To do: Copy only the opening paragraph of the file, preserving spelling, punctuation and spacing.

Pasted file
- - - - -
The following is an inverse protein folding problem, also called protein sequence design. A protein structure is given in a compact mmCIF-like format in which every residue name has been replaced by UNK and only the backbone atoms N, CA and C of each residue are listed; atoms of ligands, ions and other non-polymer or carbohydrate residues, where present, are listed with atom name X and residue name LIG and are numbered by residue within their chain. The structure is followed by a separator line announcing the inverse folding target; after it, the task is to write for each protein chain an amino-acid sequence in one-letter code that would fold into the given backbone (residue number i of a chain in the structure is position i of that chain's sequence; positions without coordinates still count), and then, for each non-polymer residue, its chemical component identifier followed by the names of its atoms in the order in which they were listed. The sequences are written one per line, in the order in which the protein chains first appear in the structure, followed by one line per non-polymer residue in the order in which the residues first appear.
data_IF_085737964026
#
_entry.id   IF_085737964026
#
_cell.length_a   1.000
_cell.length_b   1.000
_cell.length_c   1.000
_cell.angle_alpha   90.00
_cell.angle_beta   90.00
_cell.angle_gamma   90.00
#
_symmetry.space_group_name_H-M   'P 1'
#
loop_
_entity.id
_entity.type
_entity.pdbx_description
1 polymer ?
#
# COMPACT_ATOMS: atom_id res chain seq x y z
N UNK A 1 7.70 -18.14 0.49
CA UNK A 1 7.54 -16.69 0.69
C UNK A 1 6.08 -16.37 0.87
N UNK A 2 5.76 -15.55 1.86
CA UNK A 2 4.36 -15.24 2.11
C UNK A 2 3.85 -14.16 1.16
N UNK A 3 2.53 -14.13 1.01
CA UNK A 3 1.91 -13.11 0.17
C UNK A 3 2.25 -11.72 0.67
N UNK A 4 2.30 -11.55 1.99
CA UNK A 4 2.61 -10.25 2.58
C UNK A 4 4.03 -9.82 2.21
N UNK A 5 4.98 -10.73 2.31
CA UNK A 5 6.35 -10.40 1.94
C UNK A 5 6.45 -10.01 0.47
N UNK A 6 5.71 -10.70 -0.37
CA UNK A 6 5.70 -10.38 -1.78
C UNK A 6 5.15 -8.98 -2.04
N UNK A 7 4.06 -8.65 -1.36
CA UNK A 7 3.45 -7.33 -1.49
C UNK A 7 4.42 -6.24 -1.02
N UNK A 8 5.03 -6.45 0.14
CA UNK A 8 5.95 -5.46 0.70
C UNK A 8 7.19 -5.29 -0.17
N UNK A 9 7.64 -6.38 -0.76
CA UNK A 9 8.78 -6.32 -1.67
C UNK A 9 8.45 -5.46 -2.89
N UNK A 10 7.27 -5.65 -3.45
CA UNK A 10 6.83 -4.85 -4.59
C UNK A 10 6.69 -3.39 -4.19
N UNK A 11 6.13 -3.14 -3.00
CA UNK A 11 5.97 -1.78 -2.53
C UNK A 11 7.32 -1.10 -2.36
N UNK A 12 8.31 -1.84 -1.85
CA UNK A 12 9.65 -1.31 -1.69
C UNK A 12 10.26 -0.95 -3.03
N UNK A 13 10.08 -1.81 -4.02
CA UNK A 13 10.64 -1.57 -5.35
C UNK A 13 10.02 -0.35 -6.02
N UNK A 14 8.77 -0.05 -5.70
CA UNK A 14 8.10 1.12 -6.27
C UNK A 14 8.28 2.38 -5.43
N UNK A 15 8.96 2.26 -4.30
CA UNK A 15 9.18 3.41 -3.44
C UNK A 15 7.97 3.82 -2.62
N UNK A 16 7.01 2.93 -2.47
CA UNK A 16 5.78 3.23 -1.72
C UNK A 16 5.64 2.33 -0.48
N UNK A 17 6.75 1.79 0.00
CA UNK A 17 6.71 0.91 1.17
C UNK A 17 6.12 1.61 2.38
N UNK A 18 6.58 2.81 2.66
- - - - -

The following is an inverse protein folding problem, also called protein sequence design. A protein structure is given in a compact mmCIF-like format in which every residue name has been replaced by UNK and only the backbone atoms N, CA and C of each residue are listed; atoms of ligands, ions and other non-polymer or carbohydrate residues, where present, are listed with atom name X and residue name LIG and are numbered by residue within their chain. The structure is followed by a separator line announcing the inverse folding target; after it, the task is to write for each protein chain an amino-acid sequence in one-letter code that would fold into the given backbone (residue number i of a chain in the structure is position i of that chain's sequence; positions without coordinates still count), and then, for each non-polymer residue, its chemical component identifier followed by the names of its atoms in the order in which they were listed. The sequences are written one per line, in the order in which the protein chains first appear in the structure, followed by one line per non-polymer residue in the order in which the residues first appear.